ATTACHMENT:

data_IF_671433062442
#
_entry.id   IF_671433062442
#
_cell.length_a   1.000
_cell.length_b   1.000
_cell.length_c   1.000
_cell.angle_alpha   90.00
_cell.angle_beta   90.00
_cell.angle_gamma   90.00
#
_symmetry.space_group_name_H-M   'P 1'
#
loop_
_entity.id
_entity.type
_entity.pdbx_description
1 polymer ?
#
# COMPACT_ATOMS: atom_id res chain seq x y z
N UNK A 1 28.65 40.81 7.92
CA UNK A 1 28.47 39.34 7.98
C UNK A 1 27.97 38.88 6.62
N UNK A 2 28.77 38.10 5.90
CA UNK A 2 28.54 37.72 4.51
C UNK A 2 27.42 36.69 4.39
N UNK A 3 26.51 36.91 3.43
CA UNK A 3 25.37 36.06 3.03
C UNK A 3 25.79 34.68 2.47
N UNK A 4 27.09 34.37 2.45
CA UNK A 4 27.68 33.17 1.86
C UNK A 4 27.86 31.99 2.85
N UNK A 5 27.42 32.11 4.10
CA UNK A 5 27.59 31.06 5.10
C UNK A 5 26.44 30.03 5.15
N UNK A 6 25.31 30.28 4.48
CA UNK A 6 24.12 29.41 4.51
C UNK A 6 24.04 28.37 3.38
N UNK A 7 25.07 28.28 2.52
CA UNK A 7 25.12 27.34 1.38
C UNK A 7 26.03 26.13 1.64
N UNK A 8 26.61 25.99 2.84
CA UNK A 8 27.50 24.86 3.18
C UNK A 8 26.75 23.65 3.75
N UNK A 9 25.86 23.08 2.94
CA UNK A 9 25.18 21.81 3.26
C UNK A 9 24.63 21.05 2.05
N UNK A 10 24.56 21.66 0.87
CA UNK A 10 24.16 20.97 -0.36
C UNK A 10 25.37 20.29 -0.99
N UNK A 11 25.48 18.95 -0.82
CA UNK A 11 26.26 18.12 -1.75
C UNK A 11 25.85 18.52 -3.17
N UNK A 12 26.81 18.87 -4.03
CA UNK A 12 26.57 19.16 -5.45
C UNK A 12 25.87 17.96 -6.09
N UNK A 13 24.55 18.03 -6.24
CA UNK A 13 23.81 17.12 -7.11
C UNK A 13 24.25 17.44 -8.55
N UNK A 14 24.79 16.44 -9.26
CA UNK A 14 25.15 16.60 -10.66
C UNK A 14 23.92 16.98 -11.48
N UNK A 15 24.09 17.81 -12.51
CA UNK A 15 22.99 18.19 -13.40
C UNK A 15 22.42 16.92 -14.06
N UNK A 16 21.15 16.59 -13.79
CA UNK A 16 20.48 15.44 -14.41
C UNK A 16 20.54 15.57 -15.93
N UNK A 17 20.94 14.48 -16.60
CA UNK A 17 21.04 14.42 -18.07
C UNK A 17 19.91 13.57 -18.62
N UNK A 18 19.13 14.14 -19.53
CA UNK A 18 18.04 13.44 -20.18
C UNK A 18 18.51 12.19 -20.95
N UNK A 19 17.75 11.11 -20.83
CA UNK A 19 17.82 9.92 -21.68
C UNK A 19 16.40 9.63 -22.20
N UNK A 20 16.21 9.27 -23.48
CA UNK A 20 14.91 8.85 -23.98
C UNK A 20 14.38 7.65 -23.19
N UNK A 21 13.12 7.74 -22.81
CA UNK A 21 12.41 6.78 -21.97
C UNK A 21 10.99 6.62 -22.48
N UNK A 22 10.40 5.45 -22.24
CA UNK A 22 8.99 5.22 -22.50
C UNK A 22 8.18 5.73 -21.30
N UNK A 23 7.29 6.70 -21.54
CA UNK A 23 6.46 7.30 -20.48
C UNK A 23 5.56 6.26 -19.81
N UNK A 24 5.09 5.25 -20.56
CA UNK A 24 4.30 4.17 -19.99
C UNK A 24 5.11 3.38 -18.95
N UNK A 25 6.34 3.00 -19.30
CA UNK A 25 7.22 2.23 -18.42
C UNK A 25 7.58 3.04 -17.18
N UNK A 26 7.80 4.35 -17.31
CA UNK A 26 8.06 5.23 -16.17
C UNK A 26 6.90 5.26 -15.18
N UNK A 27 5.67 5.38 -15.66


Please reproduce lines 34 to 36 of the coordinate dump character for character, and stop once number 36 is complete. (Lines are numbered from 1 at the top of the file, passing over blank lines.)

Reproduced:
CA UNK A 5 27.59 31.06 5.10
C UNK A 5 26.44 30.03 5.15
N UNK A 6 25.31 30.28 4.48